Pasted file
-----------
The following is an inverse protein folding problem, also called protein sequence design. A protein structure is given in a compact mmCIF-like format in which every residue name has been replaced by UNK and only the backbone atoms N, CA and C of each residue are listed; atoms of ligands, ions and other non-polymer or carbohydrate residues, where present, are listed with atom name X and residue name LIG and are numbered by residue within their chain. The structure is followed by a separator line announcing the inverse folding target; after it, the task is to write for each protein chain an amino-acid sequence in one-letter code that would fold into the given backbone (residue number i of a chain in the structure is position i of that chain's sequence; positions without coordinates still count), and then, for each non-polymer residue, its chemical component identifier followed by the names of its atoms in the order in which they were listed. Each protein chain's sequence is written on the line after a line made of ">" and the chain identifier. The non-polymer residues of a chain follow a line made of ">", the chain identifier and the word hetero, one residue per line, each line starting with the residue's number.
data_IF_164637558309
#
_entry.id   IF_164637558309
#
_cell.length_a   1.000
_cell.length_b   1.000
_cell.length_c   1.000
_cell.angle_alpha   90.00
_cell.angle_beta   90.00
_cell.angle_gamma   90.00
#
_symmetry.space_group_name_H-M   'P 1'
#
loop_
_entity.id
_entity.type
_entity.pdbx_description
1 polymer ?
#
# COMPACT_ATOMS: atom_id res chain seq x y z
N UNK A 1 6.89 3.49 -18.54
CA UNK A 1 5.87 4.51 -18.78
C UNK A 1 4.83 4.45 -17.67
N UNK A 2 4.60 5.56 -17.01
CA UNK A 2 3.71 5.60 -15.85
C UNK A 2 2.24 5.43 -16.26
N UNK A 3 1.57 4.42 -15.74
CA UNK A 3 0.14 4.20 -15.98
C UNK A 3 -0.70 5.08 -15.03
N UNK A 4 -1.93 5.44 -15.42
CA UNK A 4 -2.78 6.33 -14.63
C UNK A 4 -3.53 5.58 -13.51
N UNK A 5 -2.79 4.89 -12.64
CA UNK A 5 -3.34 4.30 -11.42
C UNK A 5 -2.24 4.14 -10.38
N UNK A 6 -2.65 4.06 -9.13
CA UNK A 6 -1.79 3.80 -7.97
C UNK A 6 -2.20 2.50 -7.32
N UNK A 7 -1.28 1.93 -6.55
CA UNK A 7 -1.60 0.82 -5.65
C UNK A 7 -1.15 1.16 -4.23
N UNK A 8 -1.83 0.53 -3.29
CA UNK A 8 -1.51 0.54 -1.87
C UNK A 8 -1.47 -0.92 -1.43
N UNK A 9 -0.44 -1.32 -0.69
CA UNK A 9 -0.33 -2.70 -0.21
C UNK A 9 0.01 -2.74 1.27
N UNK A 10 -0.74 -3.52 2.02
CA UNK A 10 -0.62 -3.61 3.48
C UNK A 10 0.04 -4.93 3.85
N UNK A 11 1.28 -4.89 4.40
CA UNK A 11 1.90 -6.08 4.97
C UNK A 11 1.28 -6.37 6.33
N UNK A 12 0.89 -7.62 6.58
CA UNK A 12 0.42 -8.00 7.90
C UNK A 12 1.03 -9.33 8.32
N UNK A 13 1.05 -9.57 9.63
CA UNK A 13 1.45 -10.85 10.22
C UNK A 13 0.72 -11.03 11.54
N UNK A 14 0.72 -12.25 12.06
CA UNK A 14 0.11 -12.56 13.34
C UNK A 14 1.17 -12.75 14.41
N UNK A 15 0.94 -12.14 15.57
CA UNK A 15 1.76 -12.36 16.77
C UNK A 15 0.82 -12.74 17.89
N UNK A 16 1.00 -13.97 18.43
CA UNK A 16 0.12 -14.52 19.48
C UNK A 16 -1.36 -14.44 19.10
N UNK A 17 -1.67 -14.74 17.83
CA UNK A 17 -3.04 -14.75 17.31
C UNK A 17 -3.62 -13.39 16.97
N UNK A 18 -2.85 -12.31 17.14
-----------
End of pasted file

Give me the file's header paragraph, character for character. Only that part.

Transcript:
The following is an inverse protein folding problem, also called protein sequence design. A protein structure is given in a compact mmCIF-like format in which every residue name has been replaced by UNK and only the backbone atoms N, CA and C of each residue are listed; atoms of ligands, ions and other non-polymer or carbohydrate residues, where present, are listed with atom name X and residue name LIG and are numbered by residue within their chain. The structure is followed by a separator line announcing the inverse folding target; after it, the task is to write for each protein chain an amino-acid sequence in one-letter code that would fold into the given backbone (residue number i of a chain in the structure is position i of that chain's sequence; positions without coordinates still count), and then, for each non-polymer residue, its chemical component identifier followed by the names of its atoms in the order in which they were listed. Each protein chain's sequence is written on the line after a line made of ">" and the chain identifier. The non-polymer residues of a chain follow a line made of ">", the chain identifier and the word hetero, one residue per line, each line starting with the residue's number.